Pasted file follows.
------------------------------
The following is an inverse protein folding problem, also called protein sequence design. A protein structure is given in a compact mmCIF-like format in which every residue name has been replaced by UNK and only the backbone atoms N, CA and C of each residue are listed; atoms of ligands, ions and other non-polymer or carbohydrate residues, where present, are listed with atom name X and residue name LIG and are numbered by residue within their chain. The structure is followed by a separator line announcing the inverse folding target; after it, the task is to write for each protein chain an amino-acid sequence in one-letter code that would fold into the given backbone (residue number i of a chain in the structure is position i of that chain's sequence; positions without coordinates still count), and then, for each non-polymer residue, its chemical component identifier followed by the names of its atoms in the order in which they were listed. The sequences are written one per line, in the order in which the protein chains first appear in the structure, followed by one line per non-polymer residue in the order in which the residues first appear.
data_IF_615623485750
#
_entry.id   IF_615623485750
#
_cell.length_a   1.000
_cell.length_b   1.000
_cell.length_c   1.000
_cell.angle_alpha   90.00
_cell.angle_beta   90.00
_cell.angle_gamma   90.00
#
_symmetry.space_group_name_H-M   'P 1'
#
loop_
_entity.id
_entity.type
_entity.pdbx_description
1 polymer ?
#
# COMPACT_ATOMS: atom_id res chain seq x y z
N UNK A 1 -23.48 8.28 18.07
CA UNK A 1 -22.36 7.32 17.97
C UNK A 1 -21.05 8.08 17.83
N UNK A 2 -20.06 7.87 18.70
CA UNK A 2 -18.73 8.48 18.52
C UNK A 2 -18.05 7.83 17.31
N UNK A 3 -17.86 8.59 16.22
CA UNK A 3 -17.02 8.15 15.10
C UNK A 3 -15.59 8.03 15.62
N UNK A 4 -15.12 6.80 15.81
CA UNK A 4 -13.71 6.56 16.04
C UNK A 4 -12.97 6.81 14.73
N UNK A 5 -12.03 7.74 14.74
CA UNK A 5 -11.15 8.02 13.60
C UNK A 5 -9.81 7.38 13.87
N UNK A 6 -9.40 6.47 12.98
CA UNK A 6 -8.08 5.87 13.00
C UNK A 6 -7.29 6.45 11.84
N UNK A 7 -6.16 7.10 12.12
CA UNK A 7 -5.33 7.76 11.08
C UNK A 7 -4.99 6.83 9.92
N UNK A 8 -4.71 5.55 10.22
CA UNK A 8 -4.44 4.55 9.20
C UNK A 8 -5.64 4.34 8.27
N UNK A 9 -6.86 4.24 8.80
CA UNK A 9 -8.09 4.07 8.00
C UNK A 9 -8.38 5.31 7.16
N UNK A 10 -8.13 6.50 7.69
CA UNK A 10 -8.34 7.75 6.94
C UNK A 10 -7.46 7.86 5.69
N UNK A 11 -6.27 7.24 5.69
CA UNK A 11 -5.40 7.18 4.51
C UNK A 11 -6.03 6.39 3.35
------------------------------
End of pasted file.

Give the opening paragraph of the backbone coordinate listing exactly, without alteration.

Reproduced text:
The following is an inverse protein folding problem, also called protein sequence design. A protein structure is given in a compact mmCIF-like format in which every residue name has been replaced by UNK and only the backbone atoms N, CA and C of each residue are listed; atoms of ligands, ions and other non-polymer or carbohydrate residues, where present, are listed with atom name X and residue name LIG and are numbered by residue within their chain. The structure is followed by a separator line announcing the inverse folding target; after it, the task is to write for each protein chain an amino-acid sequence in one-letter code that would fold into the given backbone (residue number i of a chain in the structure is position i of that chain's sequence; positions without coordinates still count), and then, for each non-polymer residue, its chemical component identifier followed by the names of its atoms in the order in which they were listed. The sequences are written one per line, in the order in which the protein chains first appear in the structure, followed by one line per non-polymer residue in the order in which the residues first appear.